“That’s a Meadowlark,” he said. “I’ve been wanting to get a good shot of one while I’m here, and we spent hours trying yesterday!”

Well, this little guy had no problem with the car being parked right next to him, and as we all pointed our lenses out the car windows, he belted out verse after verse of his angelic song. Every time he opened his beak to sing, a rapid fire rat-a-tat-tat erupted from our camera shutters, providing a funny drumbeat accompaniment to his melody as we all shot as many pics as we could.

Meadowlark Custer State Park South Dakota

A meadowlark was singing his heart out.

We returned to our little camping spot in the woods absolutely elated. We’d each gotten some really cool wildlife photos, and we’d learned the key tip for how to do it: Patience, patience, patience!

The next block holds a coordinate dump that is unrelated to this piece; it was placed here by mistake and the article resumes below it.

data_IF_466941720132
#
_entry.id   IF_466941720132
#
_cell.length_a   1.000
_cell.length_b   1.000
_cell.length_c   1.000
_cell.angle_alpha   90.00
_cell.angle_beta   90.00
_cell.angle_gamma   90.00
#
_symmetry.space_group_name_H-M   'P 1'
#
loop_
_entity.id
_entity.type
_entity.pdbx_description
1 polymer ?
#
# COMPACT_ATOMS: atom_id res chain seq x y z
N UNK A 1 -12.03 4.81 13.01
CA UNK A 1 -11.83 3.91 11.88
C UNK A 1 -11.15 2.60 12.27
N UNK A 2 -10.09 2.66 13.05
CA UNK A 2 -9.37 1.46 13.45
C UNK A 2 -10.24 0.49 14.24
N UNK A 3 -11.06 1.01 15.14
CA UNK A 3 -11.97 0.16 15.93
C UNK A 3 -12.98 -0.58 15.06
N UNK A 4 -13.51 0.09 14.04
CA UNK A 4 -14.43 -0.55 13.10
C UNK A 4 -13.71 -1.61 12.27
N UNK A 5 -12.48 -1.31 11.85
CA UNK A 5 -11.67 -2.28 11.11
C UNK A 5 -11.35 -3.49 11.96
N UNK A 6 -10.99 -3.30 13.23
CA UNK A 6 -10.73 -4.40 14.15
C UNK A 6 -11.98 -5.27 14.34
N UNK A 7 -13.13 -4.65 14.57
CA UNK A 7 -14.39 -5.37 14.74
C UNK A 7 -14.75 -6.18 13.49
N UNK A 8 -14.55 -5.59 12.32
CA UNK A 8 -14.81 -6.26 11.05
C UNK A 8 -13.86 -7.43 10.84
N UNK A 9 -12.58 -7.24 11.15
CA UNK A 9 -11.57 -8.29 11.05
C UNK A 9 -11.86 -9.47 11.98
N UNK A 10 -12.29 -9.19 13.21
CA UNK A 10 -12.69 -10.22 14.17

If you see some prairie dogs, have a seat, relax, and let them get used to you. Eventually they’ll begin to do their thing at their own pace. And if you see a row of fence posts, don’t drive past too quickly, because there might be a little bird using one of them as center stage for performing his full repertoire!

Sure enough, the next day we were driving down a dirt road that ran alongside a fence line, and suddenly Mark spotted a Mountain Bluebird sitting on it. The bird was on my side of our truck, so I quickly grabbed Mark’s camera with the long lens attached. Following Steve’s tip we’d learned, I rested the lens on the partially lowered car window, and fired away with abandon.

When I paused for a second to check out my images, I was thrilled to see that the bluebird had a bug in its mouth!